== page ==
Decades ago, before the Warehouse District and Glenwood South transformed Raleigh’s downtown into a place with actual nightlife, the city’s live-music epicenter was a few miles north and west. From 1971 until 1984, Raleigh’s key place to hear live music was a subterranean space beneath Cameron Village shopping center, where nightclubs like The Pier, Deja Vu and The Frog and Nightgown made up the “Subway” district.
The Subway clubs shut down more than 30 years ago, and the space has been mostly closed to the public ever since. But Cameron Village management has secured permits to reopen it for just a few hours Saturday night, an event called “One Night Only: The Underground Comes Alive.”
Along with a fashion show, local cover band Crush will play. But the real star of the evening will be the Subway space itself. There was enough interest in getting one last look before its next incarnation (as a storage and food-preparation area for Fresh Market) that the event sold out in about 12 hours at prices ranging from $85 to $125.
Arrogance at The Pier
The Subway’s flagship club was The Pier, and no band was more connected to it than Arrogance, which played the club’s opening night in 1973 and broke up not long before it closed. Arrogance drummer Scott Davison used to live within walking distance and was at The Pier most nights when the band was not playing elsewhere.
“The Pier was a logical stopping place between Atlanta and Washington, D.C., so we’d see a lot of acts there on the way up,” Davison said. “Chic Corea, Huey Lewis & the News; R.E.M. played there in about 1982. The variety of it was very cool, like listening to a really cool eclectic college station that would go from Led Zeppelin straight to Beethoven’s Ninth – Vassar Clements one night, some rock band the next and then Muddy Waters.”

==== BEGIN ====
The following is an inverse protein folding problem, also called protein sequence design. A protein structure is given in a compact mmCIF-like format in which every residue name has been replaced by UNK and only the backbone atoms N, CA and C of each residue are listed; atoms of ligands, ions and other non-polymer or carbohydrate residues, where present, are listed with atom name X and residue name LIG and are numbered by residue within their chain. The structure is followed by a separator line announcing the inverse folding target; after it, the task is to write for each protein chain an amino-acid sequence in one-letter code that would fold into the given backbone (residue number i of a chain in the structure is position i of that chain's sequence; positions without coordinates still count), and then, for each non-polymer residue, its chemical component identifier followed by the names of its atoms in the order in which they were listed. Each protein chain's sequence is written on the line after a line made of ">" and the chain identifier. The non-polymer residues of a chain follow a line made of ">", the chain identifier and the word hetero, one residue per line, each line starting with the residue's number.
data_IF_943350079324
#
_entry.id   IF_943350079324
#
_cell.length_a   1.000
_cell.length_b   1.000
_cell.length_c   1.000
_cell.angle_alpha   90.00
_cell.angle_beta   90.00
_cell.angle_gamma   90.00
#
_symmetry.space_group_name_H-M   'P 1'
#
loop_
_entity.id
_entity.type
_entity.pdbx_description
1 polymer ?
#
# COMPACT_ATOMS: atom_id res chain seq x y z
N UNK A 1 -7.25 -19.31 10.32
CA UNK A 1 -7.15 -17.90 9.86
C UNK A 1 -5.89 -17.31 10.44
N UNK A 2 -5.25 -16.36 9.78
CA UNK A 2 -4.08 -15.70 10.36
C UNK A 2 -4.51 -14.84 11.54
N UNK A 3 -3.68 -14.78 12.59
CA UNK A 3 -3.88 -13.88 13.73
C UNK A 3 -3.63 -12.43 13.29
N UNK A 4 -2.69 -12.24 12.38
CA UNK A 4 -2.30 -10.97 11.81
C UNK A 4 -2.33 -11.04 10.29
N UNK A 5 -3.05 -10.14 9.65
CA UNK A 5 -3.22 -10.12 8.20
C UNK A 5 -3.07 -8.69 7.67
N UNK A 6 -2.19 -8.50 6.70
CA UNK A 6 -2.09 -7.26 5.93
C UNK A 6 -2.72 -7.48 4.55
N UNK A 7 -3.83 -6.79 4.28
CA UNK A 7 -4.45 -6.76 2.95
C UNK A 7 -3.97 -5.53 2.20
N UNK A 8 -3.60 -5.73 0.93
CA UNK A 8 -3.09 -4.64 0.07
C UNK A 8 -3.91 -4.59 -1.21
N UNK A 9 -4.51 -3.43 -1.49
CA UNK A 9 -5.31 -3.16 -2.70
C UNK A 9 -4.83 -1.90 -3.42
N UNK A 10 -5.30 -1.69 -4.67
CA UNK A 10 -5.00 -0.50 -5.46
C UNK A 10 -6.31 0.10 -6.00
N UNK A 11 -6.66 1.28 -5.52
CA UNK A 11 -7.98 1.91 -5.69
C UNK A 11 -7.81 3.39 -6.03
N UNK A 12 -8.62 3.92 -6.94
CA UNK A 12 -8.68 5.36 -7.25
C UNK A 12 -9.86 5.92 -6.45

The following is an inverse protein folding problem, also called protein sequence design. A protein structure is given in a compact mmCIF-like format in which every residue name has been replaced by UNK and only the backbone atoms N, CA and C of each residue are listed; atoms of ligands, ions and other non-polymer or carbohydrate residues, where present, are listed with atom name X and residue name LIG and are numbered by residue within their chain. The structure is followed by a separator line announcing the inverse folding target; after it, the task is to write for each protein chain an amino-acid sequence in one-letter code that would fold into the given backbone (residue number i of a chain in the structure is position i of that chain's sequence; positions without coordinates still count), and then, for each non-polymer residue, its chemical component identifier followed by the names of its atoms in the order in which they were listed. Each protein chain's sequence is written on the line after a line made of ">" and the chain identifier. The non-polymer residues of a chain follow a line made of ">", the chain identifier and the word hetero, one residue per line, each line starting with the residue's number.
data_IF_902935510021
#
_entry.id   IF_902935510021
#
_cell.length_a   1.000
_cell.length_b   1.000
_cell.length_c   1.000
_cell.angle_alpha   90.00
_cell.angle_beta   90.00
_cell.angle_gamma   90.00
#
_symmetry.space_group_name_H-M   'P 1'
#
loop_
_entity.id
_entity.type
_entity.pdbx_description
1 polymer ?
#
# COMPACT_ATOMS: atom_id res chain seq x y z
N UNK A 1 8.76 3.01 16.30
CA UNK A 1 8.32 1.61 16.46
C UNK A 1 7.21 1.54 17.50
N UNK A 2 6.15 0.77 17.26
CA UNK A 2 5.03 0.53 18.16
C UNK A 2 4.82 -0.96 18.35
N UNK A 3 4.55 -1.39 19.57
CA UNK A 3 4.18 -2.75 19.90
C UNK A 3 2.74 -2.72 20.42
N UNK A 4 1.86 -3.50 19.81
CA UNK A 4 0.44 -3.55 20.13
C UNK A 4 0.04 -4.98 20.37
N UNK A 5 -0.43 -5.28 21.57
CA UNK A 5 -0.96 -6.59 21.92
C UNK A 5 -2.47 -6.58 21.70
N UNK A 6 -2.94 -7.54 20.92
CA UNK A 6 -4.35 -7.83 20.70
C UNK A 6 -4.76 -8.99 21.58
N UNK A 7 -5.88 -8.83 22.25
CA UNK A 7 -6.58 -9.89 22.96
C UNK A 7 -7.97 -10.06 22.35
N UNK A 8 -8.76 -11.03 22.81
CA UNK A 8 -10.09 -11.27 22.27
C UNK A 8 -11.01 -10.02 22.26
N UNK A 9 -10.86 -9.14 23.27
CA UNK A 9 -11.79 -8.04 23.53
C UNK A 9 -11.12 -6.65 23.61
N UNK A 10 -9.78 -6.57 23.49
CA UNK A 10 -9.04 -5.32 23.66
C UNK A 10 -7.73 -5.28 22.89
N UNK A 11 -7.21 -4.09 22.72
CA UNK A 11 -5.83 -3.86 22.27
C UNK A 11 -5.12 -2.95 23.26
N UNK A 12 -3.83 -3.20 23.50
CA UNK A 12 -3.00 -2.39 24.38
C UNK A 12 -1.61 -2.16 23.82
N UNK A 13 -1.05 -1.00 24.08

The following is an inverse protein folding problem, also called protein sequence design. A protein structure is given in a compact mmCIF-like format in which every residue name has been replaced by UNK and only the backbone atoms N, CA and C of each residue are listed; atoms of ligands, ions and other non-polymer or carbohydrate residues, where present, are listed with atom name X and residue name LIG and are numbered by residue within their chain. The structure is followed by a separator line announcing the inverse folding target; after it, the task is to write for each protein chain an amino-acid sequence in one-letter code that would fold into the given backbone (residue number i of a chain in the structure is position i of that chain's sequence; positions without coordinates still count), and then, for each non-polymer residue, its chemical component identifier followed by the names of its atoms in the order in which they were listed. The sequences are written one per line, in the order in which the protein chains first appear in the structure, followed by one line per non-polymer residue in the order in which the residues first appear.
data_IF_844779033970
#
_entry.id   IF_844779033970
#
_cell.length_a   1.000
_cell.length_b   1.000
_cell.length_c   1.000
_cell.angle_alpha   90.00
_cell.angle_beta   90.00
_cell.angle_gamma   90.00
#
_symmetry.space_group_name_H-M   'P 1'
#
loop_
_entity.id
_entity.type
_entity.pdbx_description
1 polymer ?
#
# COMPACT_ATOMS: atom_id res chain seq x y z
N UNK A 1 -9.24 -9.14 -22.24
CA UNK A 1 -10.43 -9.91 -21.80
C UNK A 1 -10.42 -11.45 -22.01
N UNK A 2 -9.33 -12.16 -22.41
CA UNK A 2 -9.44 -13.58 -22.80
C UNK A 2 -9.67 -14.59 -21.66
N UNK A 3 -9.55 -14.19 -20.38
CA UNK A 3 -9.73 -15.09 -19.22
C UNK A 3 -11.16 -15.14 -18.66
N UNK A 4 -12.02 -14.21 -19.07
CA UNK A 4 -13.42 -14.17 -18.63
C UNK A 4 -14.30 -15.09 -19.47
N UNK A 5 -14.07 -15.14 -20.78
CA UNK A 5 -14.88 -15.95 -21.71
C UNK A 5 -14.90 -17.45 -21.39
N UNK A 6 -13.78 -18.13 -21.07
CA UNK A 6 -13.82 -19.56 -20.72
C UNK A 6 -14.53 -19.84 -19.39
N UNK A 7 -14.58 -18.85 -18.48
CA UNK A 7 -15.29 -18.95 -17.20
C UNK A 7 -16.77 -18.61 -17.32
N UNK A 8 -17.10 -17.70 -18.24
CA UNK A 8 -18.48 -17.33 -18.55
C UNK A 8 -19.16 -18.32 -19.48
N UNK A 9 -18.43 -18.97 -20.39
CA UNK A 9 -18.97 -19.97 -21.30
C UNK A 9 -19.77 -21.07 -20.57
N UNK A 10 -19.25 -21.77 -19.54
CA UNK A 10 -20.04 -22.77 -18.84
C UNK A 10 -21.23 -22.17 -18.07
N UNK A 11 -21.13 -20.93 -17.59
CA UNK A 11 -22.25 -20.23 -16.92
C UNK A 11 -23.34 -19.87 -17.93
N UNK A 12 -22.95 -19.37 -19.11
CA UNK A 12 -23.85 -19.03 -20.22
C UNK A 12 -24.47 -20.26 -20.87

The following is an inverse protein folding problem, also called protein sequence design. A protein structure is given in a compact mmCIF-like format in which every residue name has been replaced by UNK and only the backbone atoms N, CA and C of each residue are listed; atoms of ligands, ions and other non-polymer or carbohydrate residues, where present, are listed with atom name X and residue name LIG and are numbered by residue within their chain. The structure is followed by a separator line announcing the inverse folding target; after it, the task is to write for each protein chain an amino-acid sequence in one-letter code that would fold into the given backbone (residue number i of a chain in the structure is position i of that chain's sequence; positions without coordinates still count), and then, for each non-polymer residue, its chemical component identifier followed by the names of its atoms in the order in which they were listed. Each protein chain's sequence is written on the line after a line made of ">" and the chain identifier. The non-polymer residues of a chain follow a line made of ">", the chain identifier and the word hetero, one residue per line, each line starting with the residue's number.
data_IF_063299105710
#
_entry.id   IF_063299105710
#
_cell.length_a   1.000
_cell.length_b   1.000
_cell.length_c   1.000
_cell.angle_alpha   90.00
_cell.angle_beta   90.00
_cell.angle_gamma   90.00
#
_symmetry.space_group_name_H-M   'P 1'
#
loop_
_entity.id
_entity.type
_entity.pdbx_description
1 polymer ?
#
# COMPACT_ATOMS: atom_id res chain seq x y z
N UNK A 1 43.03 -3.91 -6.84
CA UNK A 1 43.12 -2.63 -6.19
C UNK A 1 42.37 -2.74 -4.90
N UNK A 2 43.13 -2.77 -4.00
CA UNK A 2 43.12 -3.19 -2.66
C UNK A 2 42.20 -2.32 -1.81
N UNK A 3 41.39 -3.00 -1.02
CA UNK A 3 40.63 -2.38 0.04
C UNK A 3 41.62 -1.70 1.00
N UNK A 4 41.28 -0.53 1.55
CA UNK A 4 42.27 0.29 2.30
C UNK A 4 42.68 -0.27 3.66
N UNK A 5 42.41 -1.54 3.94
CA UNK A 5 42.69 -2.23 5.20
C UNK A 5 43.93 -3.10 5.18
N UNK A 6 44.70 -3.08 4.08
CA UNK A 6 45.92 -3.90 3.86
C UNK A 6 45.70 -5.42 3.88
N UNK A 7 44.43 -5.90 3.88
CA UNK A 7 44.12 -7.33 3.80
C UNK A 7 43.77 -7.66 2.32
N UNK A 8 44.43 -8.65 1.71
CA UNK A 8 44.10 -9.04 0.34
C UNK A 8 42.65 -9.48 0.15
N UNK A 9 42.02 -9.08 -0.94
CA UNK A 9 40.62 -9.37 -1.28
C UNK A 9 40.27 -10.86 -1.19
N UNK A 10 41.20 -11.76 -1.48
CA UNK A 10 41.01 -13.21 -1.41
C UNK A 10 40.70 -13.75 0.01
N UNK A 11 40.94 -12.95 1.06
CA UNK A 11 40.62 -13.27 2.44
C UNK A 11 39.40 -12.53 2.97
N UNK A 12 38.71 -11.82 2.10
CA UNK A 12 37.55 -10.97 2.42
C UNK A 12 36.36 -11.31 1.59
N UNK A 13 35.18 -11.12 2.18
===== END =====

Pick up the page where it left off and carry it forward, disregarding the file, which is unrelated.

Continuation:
Davison was a photographer, too, and Waters was one of many acts he took pictures of at The Pier.
Dizzy Gillespie to Barry Manilow
Davison’s Arrogance bandmate, bassist/singer Don Dixon, had some memorable close encounters at various Subway spots, too.
“I knew the owner of Frog and Nightgown, and he’d have me in there playing upright bass with female impersonators,” Dixon said. “He’d also give me the table right up by the side of the stage. So Dizzy Gillespie would come sit with us between sets. I met Barry Manilow that way, too, when he was backing up Bette Midler. She wouldn’t come sit with us, but he did.”
The Fabulous Knobs were playing the Subway just about as often as Arrogance, and they frequently crashed each other’s sets. There was even one night where the Knobs and Arrogance played each other’s songs (although there is some dispute as to how much effort one or both bands put into learning the other’s repertoire).
All things must pass
Despite the copacetic vibes, the winds of change took the Subway down in the 1980s. Over the first half of that decade, the minimum drinking age for beer went from 18 to 21 years old. And for a city with so much nightlife centered on college students, that was a grievous blow.
“That really kind of killed it,” said Davison. “The great majority of our fans back then were college students, and when we started playing the Pier, college freshmen could drink. By the mid-’80s, it was pretty much just seniors. Now, of course, all those people are in their 50s at least. Once you get into the real world with work and family, you ain’t going down to The Pier twice a week anymore anyway.”
Indeed, all things must pass.